Stating the obvious, right? But I find that it’s easy to quote the well-known Aberdeen Group study and say “A one-second delay in page load time equals a 16% decrease in customer satisfaction” without thinking about the reality of that customer dissatisfaction.
“Am staring at the HMRC website. It’s like staring into the abyss. Suspect hell is akin to waiting for a very slow website to load and crash.”
“Is it just me or is The Sims 3 Website like really freaking SLOW!!!! WTF EA, get some faster servers”
“Sprint’s “new” website is running so slow i feel like im running on a 14k modem.. so prehistoric stuff here..”
“Tmobile’s website reminds me of Dial Up Modems, so slow. #FAIL”
“Virgin Mobile’s site blows, mad slow and glitchy.”
“foursqure website damn slow #foursqure”
“@gizmodo @lifehacker I just had to unsubscribed from your news feeds. The new site design is too slow to load.”
“The gpodder.net website is horribly SLOW! It should not be allowed to have such a slow site in 2011! #notimpressedatall”
“Wonder if Verizon’s website is so slow because they charge themselves so much for data?”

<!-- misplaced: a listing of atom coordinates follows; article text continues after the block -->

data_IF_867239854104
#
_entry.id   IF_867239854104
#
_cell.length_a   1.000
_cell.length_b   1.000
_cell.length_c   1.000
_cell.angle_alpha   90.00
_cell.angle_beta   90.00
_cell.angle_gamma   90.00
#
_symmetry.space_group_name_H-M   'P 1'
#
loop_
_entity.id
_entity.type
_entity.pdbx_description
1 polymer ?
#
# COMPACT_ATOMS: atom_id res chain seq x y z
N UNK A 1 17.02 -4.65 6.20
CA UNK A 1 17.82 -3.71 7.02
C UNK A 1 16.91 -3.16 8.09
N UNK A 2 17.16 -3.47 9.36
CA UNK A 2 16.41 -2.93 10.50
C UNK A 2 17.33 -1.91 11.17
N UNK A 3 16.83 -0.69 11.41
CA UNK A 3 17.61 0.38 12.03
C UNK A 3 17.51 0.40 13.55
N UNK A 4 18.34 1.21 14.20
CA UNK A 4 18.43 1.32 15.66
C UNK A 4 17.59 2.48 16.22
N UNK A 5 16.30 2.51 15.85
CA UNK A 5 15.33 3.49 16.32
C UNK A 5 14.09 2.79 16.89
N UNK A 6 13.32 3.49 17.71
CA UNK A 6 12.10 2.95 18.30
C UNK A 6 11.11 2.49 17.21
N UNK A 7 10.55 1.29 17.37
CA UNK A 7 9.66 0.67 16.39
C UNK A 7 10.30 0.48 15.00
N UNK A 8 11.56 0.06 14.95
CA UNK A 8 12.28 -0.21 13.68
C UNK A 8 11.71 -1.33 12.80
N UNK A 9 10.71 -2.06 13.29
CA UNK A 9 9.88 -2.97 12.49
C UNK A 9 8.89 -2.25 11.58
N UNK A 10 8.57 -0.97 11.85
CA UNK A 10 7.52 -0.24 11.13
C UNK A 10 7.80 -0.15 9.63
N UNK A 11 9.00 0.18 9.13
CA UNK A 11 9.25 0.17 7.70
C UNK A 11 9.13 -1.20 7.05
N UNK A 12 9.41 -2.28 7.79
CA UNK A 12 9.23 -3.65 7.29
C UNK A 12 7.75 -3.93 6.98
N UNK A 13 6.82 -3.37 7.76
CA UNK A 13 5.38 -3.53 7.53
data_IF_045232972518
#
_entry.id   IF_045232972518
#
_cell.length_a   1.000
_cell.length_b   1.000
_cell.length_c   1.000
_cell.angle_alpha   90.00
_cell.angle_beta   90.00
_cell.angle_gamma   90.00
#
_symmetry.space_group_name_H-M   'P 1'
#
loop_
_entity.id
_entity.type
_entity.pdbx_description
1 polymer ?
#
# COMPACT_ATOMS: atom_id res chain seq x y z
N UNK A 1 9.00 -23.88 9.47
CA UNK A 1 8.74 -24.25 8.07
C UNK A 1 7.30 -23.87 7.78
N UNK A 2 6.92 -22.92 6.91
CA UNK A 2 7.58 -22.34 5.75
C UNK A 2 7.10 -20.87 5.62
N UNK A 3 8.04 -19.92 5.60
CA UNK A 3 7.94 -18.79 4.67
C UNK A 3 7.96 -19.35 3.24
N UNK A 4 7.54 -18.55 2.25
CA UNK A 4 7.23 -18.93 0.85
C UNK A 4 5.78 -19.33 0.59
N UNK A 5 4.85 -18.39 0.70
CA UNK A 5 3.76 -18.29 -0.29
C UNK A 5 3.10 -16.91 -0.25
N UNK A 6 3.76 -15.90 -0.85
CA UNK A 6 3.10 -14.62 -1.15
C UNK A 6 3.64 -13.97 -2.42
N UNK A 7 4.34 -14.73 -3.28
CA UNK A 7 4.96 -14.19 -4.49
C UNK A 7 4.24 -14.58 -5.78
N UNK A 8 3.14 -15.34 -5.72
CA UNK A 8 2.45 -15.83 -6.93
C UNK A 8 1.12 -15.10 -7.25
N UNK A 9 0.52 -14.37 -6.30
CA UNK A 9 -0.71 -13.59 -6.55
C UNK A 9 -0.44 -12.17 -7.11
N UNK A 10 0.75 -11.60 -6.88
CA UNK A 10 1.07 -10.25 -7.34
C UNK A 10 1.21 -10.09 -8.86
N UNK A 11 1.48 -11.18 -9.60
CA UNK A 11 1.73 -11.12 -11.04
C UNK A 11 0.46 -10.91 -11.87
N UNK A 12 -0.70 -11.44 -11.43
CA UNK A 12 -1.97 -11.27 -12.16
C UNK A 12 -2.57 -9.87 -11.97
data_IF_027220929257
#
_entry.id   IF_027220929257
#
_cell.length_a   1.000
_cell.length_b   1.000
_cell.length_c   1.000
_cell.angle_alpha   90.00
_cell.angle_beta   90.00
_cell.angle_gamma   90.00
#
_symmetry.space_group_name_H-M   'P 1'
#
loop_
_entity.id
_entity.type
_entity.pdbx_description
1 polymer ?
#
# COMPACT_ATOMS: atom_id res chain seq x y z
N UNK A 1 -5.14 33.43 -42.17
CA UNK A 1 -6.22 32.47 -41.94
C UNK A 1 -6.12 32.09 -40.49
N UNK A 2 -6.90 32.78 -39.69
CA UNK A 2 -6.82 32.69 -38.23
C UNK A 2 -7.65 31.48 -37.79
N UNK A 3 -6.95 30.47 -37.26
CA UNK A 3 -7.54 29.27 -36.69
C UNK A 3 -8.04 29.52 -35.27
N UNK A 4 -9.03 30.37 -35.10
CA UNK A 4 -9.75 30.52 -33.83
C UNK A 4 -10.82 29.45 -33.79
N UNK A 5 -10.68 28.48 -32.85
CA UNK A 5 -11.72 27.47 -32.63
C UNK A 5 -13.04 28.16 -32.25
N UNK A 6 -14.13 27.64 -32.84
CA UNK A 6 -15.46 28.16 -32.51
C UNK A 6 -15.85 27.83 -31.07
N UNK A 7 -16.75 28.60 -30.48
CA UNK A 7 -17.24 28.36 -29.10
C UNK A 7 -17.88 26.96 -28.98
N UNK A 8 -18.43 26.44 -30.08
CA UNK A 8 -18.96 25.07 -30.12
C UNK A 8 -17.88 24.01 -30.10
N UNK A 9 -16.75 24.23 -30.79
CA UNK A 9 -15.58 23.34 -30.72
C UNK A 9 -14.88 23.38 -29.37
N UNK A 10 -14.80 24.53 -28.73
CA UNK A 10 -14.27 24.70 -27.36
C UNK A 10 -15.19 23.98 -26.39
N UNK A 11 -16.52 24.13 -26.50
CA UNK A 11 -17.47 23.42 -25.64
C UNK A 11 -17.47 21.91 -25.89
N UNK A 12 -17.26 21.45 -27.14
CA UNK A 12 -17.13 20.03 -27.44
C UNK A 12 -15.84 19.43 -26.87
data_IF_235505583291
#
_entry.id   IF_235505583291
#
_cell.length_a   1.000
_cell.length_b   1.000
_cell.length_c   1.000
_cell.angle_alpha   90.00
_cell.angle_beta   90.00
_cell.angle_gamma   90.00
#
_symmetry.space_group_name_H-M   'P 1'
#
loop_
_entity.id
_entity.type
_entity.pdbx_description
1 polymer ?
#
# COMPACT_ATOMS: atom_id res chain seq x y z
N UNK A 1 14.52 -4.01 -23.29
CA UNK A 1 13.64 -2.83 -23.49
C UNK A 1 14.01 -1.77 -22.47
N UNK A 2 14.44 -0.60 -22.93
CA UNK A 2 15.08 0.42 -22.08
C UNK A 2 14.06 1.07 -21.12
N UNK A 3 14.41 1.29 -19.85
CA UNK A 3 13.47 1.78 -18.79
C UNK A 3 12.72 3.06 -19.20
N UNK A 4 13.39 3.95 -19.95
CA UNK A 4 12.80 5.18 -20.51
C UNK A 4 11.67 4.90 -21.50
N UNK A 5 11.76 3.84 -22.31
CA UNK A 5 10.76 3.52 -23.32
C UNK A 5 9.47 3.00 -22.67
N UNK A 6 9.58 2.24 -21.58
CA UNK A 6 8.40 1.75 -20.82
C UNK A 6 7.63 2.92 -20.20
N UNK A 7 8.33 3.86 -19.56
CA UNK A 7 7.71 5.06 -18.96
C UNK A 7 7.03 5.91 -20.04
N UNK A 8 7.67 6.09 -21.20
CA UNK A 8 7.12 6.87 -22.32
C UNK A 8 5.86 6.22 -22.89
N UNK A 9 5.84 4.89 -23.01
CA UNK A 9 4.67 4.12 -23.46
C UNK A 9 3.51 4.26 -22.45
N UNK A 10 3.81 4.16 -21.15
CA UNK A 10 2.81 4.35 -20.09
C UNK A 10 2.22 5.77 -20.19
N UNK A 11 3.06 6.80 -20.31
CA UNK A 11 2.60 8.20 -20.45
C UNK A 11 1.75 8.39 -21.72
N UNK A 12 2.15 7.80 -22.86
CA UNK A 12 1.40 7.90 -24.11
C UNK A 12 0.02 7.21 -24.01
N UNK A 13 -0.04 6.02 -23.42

“Why is Gmail so sluggish today? It’s almost as slow as using the MobileMe website. And that’s saying a lot!”
“Warning: The Smithsonian site is slow as molasses. >_>;”
“Jesus. The @WHSmithcouk website is super slow. I guess I’ll just go in-store and hunt for what I want ;l”
“Is the Borders website slow because my Internet is slow or because it’s facing imminent death? (Either way this makes me sad)”
“Hey @GoDaddy, how do I know when my site, hosted by you is slow? It’s when my 93 yr. old Grandma can get the job done on her abacus faster.”
Slow websites make people frustrated and angry. We all know this. But it never hurts to get a real-world reminder.